By September 20, 2012 0 Comments Read More →

10 reasons Twitter is an important channel

I’ll be publishing the latest report in my Peace, Order and Googleable Government series tomorrow. The focus will be on a specific aspect of Twitter. And, because it will feature Twitter as the platform, I’m fully expecting critics of the service to share their views on Twitter being a noisy distraction, a mundane channel and named to not be taken seriously. The fact is, I don’t think its creators ever expected it to be taken as seriously as it is.

In preparation for that, I thought I’d share 10 reasons Twitter is an important channel.

  1. Low hanging fruit – There are two aspects to this. First, tweets are publicly viewable for the most part. Readers don’t need anything more than an Internet connected device and a web browser. It doesn’t get much easier than that. For those interested in tweeting, the only additional requirement is an email address.
  2. Low risk – Unlike social networks (to be clear, I consider Twitter a social communication service rather than a social network), there is no need to share comprehensive personal information and (for the moment, anyway) risk being tracked by software driven marketing engines for targeted selling. In a phrase, Twitter is not Facebook.
  3. Focus – The character count limit is actually a positive feature. It forces users to be concise and focused in each message they published. 140 characters doesn’t allow much in the way of tangents and supporting arguments. Focus also means people with will become connected through tweets on common interests.
  4. Breaking news – In case you hadn’t heard, a lot of local and world events make their first public appearance on Twitter. This is true of the important as much as it is of the mundane.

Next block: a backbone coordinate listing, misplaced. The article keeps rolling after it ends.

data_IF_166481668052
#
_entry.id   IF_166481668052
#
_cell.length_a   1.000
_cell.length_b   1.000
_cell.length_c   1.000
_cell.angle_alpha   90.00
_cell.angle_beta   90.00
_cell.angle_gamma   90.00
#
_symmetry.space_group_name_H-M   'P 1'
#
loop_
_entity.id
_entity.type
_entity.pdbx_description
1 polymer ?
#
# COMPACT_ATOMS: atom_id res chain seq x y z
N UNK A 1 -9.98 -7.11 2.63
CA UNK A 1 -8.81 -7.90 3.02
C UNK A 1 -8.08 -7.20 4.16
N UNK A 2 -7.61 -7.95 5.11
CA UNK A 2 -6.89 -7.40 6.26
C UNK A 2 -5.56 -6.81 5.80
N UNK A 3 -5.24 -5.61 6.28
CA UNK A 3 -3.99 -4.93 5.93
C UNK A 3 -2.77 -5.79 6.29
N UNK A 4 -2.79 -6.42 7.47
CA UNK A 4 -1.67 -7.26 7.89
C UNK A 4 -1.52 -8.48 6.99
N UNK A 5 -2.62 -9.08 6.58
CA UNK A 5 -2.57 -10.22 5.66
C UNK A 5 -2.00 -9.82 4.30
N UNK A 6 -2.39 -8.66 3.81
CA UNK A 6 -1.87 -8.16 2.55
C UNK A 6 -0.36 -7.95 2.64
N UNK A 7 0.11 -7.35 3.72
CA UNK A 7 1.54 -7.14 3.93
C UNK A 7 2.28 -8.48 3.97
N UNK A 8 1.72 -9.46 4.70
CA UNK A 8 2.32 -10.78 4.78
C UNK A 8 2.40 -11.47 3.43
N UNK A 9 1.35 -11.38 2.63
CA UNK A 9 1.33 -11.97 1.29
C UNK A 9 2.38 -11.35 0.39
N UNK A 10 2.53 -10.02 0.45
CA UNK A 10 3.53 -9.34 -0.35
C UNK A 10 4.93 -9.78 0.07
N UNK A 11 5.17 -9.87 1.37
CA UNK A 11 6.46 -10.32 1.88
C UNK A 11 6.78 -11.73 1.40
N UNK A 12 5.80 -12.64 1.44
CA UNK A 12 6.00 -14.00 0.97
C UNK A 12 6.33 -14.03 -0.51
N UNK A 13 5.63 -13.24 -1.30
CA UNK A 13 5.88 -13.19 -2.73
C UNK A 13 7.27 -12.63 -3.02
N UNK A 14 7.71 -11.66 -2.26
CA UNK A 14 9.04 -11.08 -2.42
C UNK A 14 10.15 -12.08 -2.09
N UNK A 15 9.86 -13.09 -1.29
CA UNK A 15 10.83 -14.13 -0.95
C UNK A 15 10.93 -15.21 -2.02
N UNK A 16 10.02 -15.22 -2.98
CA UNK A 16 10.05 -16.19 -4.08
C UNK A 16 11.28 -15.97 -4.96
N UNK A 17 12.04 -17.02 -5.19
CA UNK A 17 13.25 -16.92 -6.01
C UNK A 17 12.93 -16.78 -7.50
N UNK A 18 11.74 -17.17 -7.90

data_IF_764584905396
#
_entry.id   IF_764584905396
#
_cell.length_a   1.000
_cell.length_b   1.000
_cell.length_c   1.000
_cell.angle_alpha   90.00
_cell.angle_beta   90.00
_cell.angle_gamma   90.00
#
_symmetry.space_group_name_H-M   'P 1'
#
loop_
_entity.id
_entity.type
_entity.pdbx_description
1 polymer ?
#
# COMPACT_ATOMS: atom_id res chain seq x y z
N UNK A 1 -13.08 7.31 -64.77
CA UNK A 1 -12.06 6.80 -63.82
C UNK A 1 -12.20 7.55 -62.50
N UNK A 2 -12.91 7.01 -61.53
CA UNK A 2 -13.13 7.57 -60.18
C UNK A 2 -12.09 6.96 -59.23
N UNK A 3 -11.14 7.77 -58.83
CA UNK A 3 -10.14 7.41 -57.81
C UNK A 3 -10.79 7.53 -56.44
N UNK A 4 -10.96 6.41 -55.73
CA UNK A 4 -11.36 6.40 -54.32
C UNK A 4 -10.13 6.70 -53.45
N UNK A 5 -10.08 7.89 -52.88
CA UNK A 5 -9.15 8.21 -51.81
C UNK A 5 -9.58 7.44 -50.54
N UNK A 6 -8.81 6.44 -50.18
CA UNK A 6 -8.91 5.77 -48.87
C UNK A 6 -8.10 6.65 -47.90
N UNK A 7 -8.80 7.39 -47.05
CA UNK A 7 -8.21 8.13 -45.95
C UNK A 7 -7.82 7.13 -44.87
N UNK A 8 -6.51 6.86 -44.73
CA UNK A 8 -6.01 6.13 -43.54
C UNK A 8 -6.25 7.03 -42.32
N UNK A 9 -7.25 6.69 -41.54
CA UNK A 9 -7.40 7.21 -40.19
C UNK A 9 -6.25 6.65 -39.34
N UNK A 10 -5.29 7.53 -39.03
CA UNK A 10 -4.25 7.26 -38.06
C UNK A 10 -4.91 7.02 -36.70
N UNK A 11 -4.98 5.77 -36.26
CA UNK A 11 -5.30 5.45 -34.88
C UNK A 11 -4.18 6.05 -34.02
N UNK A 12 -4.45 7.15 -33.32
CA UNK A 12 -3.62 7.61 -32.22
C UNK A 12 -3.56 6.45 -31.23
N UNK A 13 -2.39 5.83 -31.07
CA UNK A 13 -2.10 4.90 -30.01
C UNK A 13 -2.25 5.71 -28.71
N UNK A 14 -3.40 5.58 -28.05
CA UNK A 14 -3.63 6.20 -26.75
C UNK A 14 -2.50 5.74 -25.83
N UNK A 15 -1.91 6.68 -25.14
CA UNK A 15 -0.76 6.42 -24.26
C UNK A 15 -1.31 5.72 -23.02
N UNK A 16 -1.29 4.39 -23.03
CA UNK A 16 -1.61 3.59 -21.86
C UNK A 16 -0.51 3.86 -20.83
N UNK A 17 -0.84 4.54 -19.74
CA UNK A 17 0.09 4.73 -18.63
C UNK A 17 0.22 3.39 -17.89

5. Community of communities – Despite the volumes of tweets reported on during major news events (and even the mundane ones), users, for the most part, engage with others who are immediately connected with them. That means participants tend to engage with their Dunbar’s Number (150 closest first-degree relationships). Occasionally, messages will spread beyond that immediate circle and others will be drawn closer to you.
  6. Access - While Twitter now allows users to attach rich content, the foundation is still the 140 characters of text. That means messages can be accessed easily and quickly through a variety of devices and on a variety of connection speeds.
  7. Portable – More and more people are following and publishing tweets from mobile devices. That has also brought about tight integration of Twitter into mobile operating systems. It just keeps getting easier.
  8. Conversation – If you’re so inclined, you can exchange tweets with other users. Many people use Twitter this way to get help in a variety of ways, poll others for input and just generally discuss or debate a particular topic. It’s not only about broadcasting what you had for lunch.
  9. Shareable – If you like a particular tweet for any reason (the message is interesting or funny), you can “favourite” the tweet (a public declaration that you like it) or retweet it (like republishing) so your own network can see it.
  10. Amplify – This may be the biggest reason for most of Twitter fame. Retweeting content (see Shareable) amplifies it to your own network. People tend to retweet something they find important, relevant or interesting enough to make sure their own network sees it. Each time this is done, the message is re-amplified to a network of fresh eyes. This has a cascading effect and explains how people in Ottawa can find out about events on the other side of the world in a matter of seconds.

Did I miss any other good ones?

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About the Author:

Mark Blevis is a digital public affairs strategist and President of FullDuplex.ca, an integrated digital communications, public affairs and research company. His work focuses on the role of digital tools and culture on issues and reputation management. He also leads research into how Canadian opinions are shaped through online content and interactions.